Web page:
The Global Mail has ceased operations.
Culture
<p>Ali Lutfi</p>

Ali Lutfi

Gunung Kemukus, seen from across the water

The Swingers’ Guide To Islam

On a hill in the centre of Java, thousands of Muslims regularly turn up to a religious ritual with a surprising stipulation: to seek their fortunes, they abandon spouses, find strangers, and have sex with them.


Every 35 days, the Friday of the Gregorian calendar intersects with Pon, one of the five days of the ancient Javanese lunar calendar. Its eve is an auspicious date at Gunung Kemukus, a hilltop Islamic shrine in the centre of Java, Indonesia’s main island.

If she happens to be feeling down on her luck, it’s also the date when Sarimah, a thickset, 63-year-old widowed grandmother, makes her pilgrimage from the city of Solo. Finishing work at her small cart selling soup in one of the town’s markets, she powders her face, applies a shock of red lipstick, slips on a headscarf, and makes the hour-long journey to Gunung Kemukus.

Sarimah arrives at dusk, ascending a path of stone steps that passes under a scattered canopy of trees in Java’s hyper-real green, to the single grave believed to hold the legendary prince Pangeran Samodro and his stepmother, Nyai Ontrowulan. In the cramped room, Sarimah drops aromatic leaves in a brazier and moves over to the grave, sprinkling it with flowers. She kneels down, raises her hands in supplication and mutters to herself surahs from the holy Quran.

Sarimah gets up, and plants herself by the yellow stucco wall by the shrine’s entrance, and waits to complete the next part of the ritual.

<p>Ali Lutfi</p>

Ali Lutfi

Sarimah waiting for a ritual sex partner

It’s just before maghrib, the fourth of the five daily prayers required of all Muslims.

It’s time to find a stranger — and have sex with them.

This is when I run across Sarimah. I’ve been standing at the top of the stairs, trying in vain to find someone to talk to among the waves of pilgrims who ascend the hill, dump their shoes, and enter the shrine. Sarimah spots me, and waves me over.

“I’ll talk to you. It’s better to be honest,” she says, as I sit cross-legged on the floor across from her. “Being a hypocrite just makes it worse. I’m already sinning, why add another sin?”

Like the of thousands of pilgrims that have turned up this night to Gunung Kemukus, Sarimah is here to seek her fortune. According to local belief, the ritual here can guarantee success in business, usually for those at or near the bottom of the ladder – bus drivers, rice farmers, market stall traders and the like. Pilgrims mostly come from Indonesia’s Javanese-speaking core, but some travel days across the massive archipelago to get here.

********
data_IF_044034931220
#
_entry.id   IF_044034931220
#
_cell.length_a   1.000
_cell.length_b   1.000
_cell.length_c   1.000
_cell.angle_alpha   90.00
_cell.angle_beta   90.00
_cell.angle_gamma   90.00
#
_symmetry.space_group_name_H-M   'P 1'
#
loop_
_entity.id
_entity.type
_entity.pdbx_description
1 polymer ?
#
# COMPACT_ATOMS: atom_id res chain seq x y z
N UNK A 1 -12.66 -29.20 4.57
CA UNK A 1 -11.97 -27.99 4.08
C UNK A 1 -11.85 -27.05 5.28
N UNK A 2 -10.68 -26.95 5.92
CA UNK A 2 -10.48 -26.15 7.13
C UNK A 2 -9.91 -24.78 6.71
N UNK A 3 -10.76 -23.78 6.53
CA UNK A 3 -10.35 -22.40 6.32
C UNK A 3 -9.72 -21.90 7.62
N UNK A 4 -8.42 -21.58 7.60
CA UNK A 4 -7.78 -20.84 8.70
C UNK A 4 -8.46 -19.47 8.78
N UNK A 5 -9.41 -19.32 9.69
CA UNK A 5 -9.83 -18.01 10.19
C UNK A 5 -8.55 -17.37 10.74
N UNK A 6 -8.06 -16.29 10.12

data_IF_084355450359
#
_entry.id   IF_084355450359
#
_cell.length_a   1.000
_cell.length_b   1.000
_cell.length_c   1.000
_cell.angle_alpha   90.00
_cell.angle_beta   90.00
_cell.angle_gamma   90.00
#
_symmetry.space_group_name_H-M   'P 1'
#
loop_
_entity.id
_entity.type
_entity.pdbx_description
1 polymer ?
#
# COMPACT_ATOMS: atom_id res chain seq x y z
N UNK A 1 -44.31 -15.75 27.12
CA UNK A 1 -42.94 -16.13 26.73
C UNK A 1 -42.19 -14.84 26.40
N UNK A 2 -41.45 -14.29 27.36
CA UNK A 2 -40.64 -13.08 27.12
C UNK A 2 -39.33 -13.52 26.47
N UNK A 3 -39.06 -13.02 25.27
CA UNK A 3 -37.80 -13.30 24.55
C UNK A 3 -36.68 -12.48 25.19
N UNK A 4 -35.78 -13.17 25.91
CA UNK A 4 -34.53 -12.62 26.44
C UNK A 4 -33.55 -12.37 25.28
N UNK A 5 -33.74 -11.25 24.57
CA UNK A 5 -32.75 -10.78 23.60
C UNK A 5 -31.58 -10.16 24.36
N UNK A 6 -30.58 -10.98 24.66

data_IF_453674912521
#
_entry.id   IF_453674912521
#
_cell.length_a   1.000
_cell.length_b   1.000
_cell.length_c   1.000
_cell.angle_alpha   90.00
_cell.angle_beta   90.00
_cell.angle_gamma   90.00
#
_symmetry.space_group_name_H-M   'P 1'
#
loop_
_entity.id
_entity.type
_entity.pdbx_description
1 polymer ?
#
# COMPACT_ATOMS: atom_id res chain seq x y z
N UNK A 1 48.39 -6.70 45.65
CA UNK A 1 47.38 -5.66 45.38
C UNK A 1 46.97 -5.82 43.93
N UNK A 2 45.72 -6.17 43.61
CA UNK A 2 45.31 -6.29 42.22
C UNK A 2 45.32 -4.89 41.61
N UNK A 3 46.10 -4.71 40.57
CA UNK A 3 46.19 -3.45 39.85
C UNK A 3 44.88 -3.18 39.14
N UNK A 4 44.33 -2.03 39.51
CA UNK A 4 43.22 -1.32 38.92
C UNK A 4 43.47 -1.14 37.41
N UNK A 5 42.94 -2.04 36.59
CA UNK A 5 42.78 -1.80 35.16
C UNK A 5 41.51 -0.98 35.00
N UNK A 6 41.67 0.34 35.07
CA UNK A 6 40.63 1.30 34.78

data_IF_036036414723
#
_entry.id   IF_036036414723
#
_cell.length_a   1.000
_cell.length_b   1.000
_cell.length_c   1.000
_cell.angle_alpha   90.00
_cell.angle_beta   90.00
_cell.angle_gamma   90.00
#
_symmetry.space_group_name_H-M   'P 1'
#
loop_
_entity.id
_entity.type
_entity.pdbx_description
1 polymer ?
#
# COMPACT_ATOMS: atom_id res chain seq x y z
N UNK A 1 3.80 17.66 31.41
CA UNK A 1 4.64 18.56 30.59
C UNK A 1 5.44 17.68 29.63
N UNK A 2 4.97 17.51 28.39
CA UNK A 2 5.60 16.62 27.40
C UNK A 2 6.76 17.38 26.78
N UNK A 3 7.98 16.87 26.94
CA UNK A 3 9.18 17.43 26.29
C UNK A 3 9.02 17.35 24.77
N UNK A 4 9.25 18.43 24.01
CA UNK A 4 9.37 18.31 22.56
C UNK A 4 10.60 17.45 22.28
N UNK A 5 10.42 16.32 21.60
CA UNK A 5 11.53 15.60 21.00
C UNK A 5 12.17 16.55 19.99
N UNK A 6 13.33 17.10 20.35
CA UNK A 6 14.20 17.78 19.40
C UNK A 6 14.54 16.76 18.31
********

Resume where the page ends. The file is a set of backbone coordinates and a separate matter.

It’s just before maghrib, the fourth of the five daily prayers required of all Muslims. It’s time to find someone and have sex with them.

But the ritual needs to be done right. First, prayers and offerings must be made at the grave of Pangeran Samodro and Nyai Ontrowulan. At some stage, pilgrims must wash themselves at either one or two of the sacred springs on the hill. Then they must find a sex partner who meets two conditions. First, your mate for the night must be of the opposite sex; and second, they cannot be your spouse. Many people believe the ritual only works if you return at seven consecutive, 35-day intervals, either the night before Friday intersects with Pon, or when it crosses with another Javanese day, Kliwon.

The way Sarimah puts it, life became hard when her husband died back in 2001, leaving her to support two daughters by moving from her hometown, Semarang, to Solo. Each time she comes here, she finds a new man by about midnight. Often, the men will hand her money afterwards. She doesn’t ask for it upfront, or haggle over the price – sometimes up to 200,000 rupiah, or about AUD20 – but she accepts it gladly, she says, even though accepting money might detract a little from the ritual’s spiritual power. At about 2am she heads home after bathing at one of the springs, bringing the water home in a plastic bottle to sprinkle over her stall, which buys her about three weeks of good business.

This time, Sarimah has arrived with three friends, all middle-aged women. One of them, a woman in a headscarf, had declined to talk to me earlier. I tell Sarimah, of her friend, “Dia masih malu” – meaning, “She’s still shy.” Sarimah corrects me. “Dia masih mau,” Sarimah says, laughing at her own wordplay. “She still wants it.”

I ask Sarimah if she’s found a partner. Not yet, she says, but she agrees to an interview later, after she’s found someone. She hands over her mobile phone number, so we can meet in a couple of hours.

Unless, she adds, I want to be the lucky guy.

<p>Ali Lutfi</p>

Ali Lutfi

A palm reader waits for customers

IT GOES WITHOUT SAYING that there is a glaring contradiction in the fact that Gunung Kemukus, a mass ritual of adultery and sex, is going on in the middle of Java, the demographic heart of the world’s largest Muslim-majority country.